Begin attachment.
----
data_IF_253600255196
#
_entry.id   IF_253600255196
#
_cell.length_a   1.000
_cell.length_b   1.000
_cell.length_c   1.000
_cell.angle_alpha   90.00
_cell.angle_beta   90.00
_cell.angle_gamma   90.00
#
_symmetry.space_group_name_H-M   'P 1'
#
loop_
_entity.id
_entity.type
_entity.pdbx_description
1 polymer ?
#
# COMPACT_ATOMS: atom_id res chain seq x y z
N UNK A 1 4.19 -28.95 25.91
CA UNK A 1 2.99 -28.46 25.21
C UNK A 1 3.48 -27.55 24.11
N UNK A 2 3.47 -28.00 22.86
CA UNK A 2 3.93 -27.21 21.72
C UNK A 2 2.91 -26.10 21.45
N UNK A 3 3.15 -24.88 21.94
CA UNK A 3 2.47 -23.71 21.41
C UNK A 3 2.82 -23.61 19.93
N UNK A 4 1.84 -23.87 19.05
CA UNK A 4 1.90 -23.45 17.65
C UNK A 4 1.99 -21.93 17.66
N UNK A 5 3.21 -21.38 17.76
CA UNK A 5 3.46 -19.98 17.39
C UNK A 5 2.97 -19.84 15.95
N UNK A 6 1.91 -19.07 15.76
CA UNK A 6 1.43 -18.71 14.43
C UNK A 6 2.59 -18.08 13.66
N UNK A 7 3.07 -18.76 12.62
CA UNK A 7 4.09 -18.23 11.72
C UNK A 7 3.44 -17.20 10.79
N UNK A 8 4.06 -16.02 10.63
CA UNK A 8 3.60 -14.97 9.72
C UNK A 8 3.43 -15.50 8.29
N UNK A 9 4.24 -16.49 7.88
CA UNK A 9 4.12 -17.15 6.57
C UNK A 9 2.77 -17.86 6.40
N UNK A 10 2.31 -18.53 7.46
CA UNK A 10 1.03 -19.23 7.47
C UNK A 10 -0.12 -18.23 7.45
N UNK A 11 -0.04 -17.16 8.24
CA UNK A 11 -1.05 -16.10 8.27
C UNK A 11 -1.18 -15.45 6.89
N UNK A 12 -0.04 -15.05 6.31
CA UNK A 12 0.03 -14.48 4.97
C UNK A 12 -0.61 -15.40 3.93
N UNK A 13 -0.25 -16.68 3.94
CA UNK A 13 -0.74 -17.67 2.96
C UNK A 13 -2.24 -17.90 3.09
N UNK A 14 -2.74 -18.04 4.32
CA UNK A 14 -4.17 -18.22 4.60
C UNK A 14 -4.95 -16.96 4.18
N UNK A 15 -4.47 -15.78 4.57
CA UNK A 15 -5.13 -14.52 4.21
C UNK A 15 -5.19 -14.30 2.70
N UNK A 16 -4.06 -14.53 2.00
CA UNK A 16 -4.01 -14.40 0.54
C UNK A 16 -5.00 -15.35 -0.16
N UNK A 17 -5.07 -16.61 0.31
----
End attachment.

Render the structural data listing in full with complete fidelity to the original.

data_IF_253600255196
#
_entry.id   IF_253600255196
#
_cell.length_a   1.000
_cell.length_b   1.000
_cell.length_c   1.000
_cell.angle_alpha   90.00
_cell.angle_beta   90.00
_cell.angle_gamma   90.00
#
_symmetry.space_group_name_H-M   'P 1'
#
loop_
_entity.id
_entity.type
_entity.pdbx_description
1 polymer ?
#
# COMPACT_ATOMS: atom_id res chain seq x y z
N UNK A 1 4.19 -28.95 25.91
CA UNK A 1 2.99 -28.46 25.21
C UNK A 1 3.48 -27.55 24.11
N UNK A 2 3.47 -28.00 22.86
CA UNK A 2 3.93 -27.21 21.72
C UNK A 2 2.91 -26.10 21.45
N UNK A 3 3.15 -24.88 21.94
CA UNK A 3 2.47 -23.71 21.41
C UNK A 3 2.82 -23.61 19.93
N UNK A 4 1.84 -23.87 19.05
CA UNK A 4 1.90 -23.45 17.65
C UNK A 4 1.99 -21.93 17.66
N UNK A 5 3.21 -21.38 17.76
CA UNK A 5 3.46 -19.98 17.39
C UNK A 5 2.97 -19.84 15.95
N UNK A 6 1.91 -19.07 15.76
CA UNK A 6 1.43 -18.71 14.43
C UNK A 6 2.59 -18.08 13.66
N UNK A 7 3.07 -18.76 12.62
CA UNK A 7 4.09 -18.23 11.72
C UNK A 7 3.44 -17.20 10.79
N UNK A 8 4.06 -16.02 10.63
CA UNK A 8 3.60 -14.97 9.72
C UNK A 8 3.43 -15.50 8.29
N UNK A 9 4.24 -16.49 7.88
CA UNK A 9 4.12 -17.15 6.57
C UNK A 9 2.77 -17.86 6.40
N UNK A 10 2.31 -18.53 7.46
CA UNK A 10 1.03 -19.23 7.47
C UNK A 10 -0.12 -18.23 7.45
N UNK A 11 -0.04 -17.16 8.24
CA UNK A 11 -1.05 -16.10 8.27
C UNK A 11 -1.18 -15.45 6.89
N UNK A 12 -0.04 -15.05 6.31
CA UNK A 12 0.03 -14.48 4.97
C UNK A 12 -0.61 -15.40 3.93
N UNK A 13 -0.25 -16.68 3.94
CA UNK A 13 -0.74 -17.67 2.96
C UNK A 13 -2.24 -17.90 3.09
N UNK A 14 -2.74 -18.04 4.32
CA UNK A 14 -4.17 -18.22 4.60
C UNK A 14 -4.95 -16.96 4.18
N UNK A 15 -4.47 -15.78 4.57
CA UNK A 15 -5.13 -14.52 4.21
C UNK A 15 -5.19 -14.30 2.70
N UNK A 16 -4.06 -14.53 2.00
CA UNK A 16 -4.01 -14.40 0.54
C UNK A 16 -5.00 -15.35 -0.16
N UNK A 17 -5.07 -16.61 0.31